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Home > ARRA Stories > Dr. Deborah A. Nickerson: Investigating `Exome Sequencing` to Search for Genetic Signatures of Diseases
Dr. Deborah A. Nickerson: Investigating `Exome Sequencing` to Search for Genetic Signatures of Diseases

By Alison Davis

October 8, 2009

Deborah A. Nickerson, Ph.D.

Professor of Genome Sciences, University of Washington School of Medicine, Seattle, Washington Northwest Genomics Center

Administered by the NHLBI Division of Cardiovascular Sciences, Advanced Technologies and Surgery Branch

FY 2009 Recovery Act Funding: $11,008,061

Deborah A. Nickerson, Ph.D., is an internationally known geneticist working in a cutting-edge field devoted to translating information from the Human Genome Project into ways to help people stay healthy.

Research Focus: Earlier this year, Dr. Nickerson pioneered a new method, "exome sequencing," that dramatically streamlines the ability to read DNA in the search for genetic signatures for diseases. Exome sequencing involves identifying and sequencing the "letters," or nucleotides of "exons," those nucleotides that make proteins. Exons make up only 1 percent of all of human DNA. But proteins are extremely important because they are the body's main workforce-providing structure and doing all the work carried out between cells, tissues, and organs. Dr. Nickerson's exome research was funded by the National Heart, Lung, and Blood Institute (NHLBI).

Using Recovery Act funds, Dr. Nickerson will run the Northwest Genomics Center in Seattle. With a team of researchers across the country, she will be a key leader of the landmark NHLBI Large-Scale DNA Sequencing Project, which will mine genetic data gathered from the NHLBI-funded population studies of heart, lung, and blood diseases. The Framingham Heart Study is one example of a long-running study. But there are many more, such as the Women's Health Initiative, the Acute Lung Injury cohort and the Genomic Research on Asthma in the African Diaspora.

Grant Close-Up: Dr. Nickerson's sequencing center is one of two centers that will analyze the DNA exon sequences from more than 8,000 people who participated in these long-term studies. Dr. Nickerson will work with other researchers to analyze the DNA in very fine detail to find genetic contributors to heart, lung, and blood diseases.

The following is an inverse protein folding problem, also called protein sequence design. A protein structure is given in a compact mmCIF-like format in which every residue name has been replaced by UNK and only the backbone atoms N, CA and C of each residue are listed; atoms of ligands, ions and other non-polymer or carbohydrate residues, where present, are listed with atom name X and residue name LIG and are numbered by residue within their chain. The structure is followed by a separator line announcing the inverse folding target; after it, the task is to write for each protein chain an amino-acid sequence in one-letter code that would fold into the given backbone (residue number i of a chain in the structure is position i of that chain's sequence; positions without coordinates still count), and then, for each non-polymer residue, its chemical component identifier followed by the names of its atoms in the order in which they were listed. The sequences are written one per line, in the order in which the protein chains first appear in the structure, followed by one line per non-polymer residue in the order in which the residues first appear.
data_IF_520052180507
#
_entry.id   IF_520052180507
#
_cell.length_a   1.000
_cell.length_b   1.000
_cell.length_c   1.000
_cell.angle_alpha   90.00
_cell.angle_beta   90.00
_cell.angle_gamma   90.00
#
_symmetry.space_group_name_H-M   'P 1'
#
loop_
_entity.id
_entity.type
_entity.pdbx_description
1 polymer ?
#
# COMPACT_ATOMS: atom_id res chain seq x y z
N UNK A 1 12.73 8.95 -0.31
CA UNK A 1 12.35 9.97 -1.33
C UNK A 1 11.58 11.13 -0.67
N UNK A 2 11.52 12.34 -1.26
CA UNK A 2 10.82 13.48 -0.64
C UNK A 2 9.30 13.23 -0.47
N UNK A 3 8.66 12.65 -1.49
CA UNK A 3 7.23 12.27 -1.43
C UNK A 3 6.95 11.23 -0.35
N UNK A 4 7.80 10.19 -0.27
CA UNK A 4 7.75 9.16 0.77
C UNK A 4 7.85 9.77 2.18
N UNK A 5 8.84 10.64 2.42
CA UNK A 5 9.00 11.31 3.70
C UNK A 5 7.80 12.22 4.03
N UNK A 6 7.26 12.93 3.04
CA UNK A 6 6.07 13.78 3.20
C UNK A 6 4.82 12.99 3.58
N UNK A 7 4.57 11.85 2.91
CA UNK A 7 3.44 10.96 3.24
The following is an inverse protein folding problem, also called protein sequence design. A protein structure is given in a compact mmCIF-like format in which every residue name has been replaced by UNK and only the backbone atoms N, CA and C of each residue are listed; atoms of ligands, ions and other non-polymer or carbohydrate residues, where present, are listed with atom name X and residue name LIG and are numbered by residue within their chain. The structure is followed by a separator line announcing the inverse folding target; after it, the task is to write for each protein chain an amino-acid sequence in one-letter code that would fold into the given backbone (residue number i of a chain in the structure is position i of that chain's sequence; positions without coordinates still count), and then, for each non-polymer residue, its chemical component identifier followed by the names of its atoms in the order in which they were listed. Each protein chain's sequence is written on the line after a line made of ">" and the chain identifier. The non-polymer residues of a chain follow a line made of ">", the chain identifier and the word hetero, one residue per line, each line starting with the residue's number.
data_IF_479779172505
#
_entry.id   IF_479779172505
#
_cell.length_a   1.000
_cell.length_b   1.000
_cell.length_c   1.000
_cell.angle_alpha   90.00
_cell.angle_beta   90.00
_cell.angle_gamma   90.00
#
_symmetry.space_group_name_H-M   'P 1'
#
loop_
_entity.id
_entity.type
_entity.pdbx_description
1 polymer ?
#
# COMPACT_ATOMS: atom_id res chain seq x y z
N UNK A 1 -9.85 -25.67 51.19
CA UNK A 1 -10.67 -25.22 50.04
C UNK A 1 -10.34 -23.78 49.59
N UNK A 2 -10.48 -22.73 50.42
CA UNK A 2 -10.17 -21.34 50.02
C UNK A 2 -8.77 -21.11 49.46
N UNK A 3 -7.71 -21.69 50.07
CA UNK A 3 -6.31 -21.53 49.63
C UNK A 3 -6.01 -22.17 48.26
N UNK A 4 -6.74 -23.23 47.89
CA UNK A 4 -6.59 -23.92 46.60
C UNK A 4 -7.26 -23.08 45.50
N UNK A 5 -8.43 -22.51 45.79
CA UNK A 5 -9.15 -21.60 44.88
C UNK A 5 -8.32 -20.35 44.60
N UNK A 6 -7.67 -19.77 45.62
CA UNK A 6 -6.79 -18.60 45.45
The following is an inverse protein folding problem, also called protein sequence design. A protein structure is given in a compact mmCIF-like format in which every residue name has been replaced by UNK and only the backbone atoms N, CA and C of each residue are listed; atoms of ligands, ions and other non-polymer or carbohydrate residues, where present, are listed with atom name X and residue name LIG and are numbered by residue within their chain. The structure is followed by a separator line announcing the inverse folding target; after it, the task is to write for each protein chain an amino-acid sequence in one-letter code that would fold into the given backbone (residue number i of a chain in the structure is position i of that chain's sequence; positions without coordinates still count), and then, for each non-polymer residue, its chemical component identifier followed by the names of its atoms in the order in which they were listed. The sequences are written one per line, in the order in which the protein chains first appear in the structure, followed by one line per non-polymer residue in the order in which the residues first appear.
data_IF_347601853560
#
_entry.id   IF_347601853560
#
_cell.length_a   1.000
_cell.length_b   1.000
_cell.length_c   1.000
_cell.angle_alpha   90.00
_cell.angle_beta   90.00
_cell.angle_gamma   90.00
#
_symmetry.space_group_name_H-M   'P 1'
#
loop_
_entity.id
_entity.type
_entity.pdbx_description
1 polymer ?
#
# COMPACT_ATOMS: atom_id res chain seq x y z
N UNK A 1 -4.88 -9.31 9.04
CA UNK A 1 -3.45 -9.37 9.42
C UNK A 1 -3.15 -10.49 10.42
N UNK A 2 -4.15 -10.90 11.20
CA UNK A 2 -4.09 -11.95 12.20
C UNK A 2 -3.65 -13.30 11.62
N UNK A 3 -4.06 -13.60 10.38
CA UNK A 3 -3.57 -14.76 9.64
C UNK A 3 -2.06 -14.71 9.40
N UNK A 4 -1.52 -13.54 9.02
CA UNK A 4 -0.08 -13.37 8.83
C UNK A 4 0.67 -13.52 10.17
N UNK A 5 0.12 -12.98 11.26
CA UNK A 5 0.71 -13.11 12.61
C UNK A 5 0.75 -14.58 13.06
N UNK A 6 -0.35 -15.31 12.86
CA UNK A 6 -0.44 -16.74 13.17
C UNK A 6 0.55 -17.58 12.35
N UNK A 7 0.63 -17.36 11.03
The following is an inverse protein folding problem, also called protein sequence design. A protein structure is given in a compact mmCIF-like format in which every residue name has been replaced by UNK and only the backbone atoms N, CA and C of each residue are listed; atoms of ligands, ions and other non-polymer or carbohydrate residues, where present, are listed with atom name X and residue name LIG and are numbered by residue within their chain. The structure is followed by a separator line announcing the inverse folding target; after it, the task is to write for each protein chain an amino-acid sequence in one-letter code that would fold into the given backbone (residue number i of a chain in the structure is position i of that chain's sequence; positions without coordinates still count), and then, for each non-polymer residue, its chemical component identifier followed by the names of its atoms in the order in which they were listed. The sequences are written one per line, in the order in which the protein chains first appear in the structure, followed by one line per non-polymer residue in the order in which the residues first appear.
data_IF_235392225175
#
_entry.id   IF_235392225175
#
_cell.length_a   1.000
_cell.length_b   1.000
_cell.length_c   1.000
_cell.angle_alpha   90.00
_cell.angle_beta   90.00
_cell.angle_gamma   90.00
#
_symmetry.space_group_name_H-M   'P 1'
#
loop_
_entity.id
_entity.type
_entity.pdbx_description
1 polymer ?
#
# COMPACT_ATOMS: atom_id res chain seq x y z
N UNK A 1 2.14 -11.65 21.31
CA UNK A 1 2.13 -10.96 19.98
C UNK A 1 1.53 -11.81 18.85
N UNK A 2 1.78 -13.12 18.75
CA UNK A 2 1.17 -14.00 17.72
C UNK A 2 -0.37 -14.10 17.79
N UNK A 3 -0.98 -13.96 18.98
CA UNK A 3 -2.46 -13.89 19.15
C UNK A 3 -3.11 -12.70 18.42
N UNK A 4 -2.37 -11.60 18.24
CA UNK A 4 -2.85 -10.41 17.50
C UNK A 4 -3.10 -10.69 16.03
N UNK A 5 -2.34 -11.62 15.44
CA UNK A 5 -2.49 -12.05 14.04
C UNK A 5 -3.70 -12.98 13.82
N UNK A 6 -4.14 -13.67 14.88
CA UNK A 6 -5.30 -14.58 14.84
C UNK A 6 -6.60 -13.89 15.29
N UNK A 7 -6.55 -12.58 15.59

"It is the study participants that really make this effort possible," Dr. Nickerson said. "They are the real heroes in this work."

Public Health Impact: Over the past few years, biomedical researchers have performed genome-wide association studies (GWAS), in the quest for inherited factors of many diseases. Although GWAS approaches have provided many clues, they are not sufficient to unambiguously identify genetic hotspots for disease risk, or even resistance to these illnesses.

This work should help scientists recognize the beginning stages of serious heart, lung, and blood diseases and enable treatment early, when it is most effective in limiting or hopefully preventing these conditions that rob us of our family and friends.

Economic Impact: Because Seattle has one of the largest technology workforces in the nation, Dr. Nickerson has been able to recruit scientists, technicians, and students who are hungry for the kind of intellectually challenging work available in the Northwest Genomics Center. Many highly able workers have been laid off, and Dr. Nickerson has hired some of them. She is also excited about jumpstarting the careers of young scientists, many of whom have stalled job searches.

"They think this is the coolest job on the planet," Dr. Nickerson reported.

Why Biology?: Growing up in Queens, New York, Dr. Nickerson's parents ran a garden center. One day her father gave her a soil testing kit. She remembers him telling her to "figure it all out."

"I guess I'm still doing that," Dr. Nickerson joked. "We're still working out many of the fundamental rules in biology. It's incredibly challenging, and that's why I like it."

Dr. Nickerson is a self-professed "techie" who is drawn to figuring out how complicated things work. She admits to liking her work more because of all the cool gadgets she gets to use along the way.

Lucky Break: Although Dr. Nickerson's career began with studying the genetics of the immune system, all that changed while doing a sabbatical at the California Institute of Technology. When she arrived in Pasadena, the immunology group had no room, so she teamed with "an incredible group of people" in a technology lab group led by renowned geneticist Leroy Hood, M.D. The timing was perfect for another reason: The game-changing polymerase chain reaction had just been discovered. From that point, Dr. Nickerson never looked back and ever since has been engrossed with the fascination and complexity of DNA.

This article originally appeared on the National Heart, Lung, and Blood Institute website.

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